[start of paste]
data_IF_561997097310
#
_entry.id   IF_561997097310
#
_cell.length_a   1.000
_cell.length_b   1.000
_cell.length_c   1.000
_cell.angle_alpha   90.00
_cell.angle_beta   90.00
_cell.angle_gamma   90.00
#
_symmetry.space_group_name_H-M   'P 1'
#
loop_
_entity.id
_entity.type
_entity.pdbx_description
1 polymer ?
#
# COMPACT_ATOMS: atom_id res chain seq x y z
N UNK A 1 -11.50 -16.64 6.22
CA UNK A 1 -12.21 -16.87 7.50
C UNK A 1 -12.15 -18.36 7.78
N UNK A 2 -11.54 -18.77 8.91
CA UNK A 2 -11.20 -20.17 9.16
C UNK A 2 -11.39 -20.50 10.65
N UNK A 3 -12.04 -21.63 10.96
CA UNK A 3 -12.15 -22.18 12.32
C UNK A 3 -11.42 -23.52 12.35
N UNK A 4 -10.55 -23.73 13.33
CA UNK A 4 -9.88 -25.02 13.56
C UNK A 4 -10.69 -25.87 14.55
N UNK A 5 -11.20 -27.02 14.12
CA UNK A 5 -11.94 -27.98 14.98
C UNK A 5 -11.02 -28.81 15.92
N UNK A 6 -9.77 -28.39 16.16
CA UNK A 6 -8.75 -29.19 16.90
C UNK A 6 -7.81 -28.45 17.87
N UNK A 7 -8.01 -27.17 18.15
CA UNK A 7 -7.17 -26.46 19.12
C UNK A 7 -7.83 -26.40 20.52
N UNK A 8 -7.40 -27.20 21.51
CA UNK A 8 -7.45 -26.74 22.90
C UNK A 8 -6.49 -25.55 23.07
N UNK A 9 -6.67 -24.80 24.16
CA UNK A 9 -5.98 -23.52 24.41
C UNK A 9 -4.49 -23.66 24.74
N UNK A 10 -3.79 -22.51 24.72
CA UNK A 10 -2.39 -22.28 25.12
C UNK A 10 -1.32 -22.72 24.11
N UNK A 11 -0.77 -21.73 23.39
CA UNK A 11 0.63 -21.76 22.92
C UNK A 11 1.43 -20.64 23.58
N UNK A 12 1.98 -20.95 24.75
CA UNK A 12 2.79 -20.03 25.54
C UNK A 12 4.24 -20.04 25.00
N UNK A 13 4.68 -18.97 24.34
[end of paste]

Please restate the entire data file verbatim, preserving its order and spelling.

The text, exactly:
data_IF_561997097310
#
_entry.id   IF_561997097310
#
_cell.length_a   1.000
_cell.length_b   1.000
_cell.length_c   1.000
_cell.angle_alpha   90.00
_cell.angle_beta   90.00
_cell.angle_gamma   90.00
#
_symmetry.space_group_name_H-M   'P 1'
#
loop_
_entity.id
_entity.type
_entity.pdbx_description
1 polymer ?
#
# COMPACT_ATOMS: atom_id res chain seq x y z
N UNK A 1 -11.50 -16.64 6.22
CA UNK A 1 -12.21 -16.87 7.50
C UNK A 1 -12.15 -18.36 7.78
N UNK A 2 -11.54 -18.77 8.91
CA UNK A 2 -11.20 -20.17 9.16
C UNK A 2 -11.39 -20.50 10.65
N UNK A 3 -12.04 -21.63 10.96
CA UNK A 3 -12.15 -22.18 12.32
C UNK A 3 -11.42 -23.52 12.35
N UNK A 4 -10.55 -23.73 13.33
CA UNK A 4 -9.88 -25.02 13.56
C UNK A 4 -10.69 -25.87 14.55
N UNK A 5 -11.20 -27.02 14.12
CA UNK A 5 -11.94 -27.98 14.98
C UNK A 5 -11.02 -28.81 15.92
N UNK A 6 -9.77 -28.39 16.16
CA UNK A 6 -8.75 -29.19 16.90
C UNK A 6 -7.81 -28.45 17.87
N UNK A 7 -8.01 -27.17 18.15
CA UNK A 7 -7.17 -26.46 19.12
C UNK A 7 -7.83 -26.40 20.52
N UNK A 8 -7.40 -27.20 21.51
CA UNK A 8 -7.45 -26.74 22.90
C UNK A 8 -6.49 -25.55 23.07
N UNK A 9 -6.67 -24.80 24.16
CA UNK A 9 -5.98 -23.52 24.41
C UNK A 9 -4.49 -23.66 24.74
N UNK A 10 -3.79 -22.51 24.72
CA UNK A 10 -2.39 -22.28 25.12
C UNK A 10 -1.32 -22.72 24.11
N UNK A 11 -0.77 -21.73 23.39
CA UNK A 11 0.63 -21.76 22.92
C UNK A 11 1.43 -20.64 23.58
N UNK A 12 1.98 -20.95 24.75
CA UNK A 12 2.79 -20.03 25.54
C UNK A 12 4.24 -20.04 25.00
N UNK A 13 4.68 -18.97 24.34